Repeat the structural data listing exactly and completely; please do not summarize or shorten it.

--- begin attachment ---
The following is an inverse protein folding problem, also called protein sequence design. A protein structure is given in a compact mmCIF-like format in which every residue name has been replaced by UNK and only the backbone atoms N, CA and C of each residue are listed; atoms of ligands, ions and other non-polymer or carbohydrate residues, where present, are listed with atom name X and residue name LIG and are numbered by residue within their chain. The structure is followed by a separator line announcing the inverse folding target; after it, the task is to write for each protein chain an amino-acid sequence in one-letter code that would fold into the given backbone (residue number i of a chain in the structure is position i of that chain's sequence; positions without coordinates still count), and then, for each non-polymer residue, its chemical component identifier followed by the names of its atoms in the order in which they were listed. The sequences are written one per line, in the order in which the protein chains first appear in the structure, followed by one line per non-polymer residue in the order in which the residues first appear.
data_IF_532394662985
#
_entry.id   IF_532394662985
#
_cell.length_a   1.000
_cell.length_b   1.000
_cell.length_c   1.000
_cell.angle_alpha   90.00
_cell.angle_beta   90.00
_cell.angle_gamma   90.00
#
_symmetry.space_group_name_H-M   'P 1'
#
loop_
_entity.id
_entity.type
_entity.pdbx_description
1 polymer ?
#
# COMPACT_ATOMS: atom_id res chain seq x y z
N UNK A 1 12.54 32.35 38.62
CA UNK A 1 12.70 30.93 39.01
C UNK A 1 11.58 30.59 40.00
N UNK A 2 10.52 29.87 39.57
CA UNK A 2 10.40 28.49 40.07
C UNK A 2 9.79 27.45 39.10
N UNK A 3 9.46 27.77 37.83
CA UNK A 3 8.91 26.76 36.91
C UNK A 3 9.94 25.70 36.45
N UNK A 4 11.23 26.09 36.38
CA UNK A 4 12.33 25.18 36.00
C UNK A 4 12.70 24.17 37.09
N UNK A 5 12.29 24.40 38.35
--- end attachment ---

The following is an inverse protein folding problem, also called protein sequence design. A protein structure is given in a compact mmCIF-like format in which every residue name has been replaced by UNK and only the backbone atoms N, CA and C of each residue are listed; atoms of ligands, ions and other non-polymer or carbohydrate residues, where present, are listed with atom name X and residue name LIG and are numbered by residue within their chain. The structure is followed by a separator line announcing the inverse folding target; after it, the task is to write for each protein chain an amino-acid sequence in one-letter code that would fold into the given backbone (residue number i of a chain in the structure is position i of that chain's sequence; positions without coordinates still count), and then, for each non-polymer residue, its chemical component identifier followed by the names of its atoms in the order in which they were listed. The sequences are written one per line, in the order in which the protein chains first appear in the structure, followed by one line per non-polymer residue in the order in which the residues first appear.
data_IF_532394662985
#
_entry.id   IF_532394662985
#
_cell.length_a   1.000
_cell.length_b   1.000
_cell.length_c   1.000
_cell.angle_alpha   90.00
_cell.angle_beta   90.00
_cell.angle_gamma   90.00
#
_symmetry.space_group_name_H-M   'P 1'
#
loop_
_entity.id
_entity.type
_entity.pdbx_description
1 polymer ?
#
# COMPACT_ATOMS: atom_id res chain seq x y z
N UNK A 1 12.54 32.35 38.62
CA UNK A 1 12.70 30.93 39.01
C UNK A 1 11.58 30.59 40.00
N UNK A 2 10.52 29.87 39.57
CA UNK A 2 10.40 28.49 40.07
C UNK A 2 9.79 27.45 39.10
N UNK A 3 9.46 27.77 37.83
CA UNK A 3 8.91 26.76 36.91
C UNK A 3 9.94 25.70 36.45
N UNK A 4 11.23 26.09 36.38
CA UNK A 4 12.33 25.18 36.00
C UNK A 4 12.70 24.17 37.09
N UNK A 5 12.29 24.40 38.35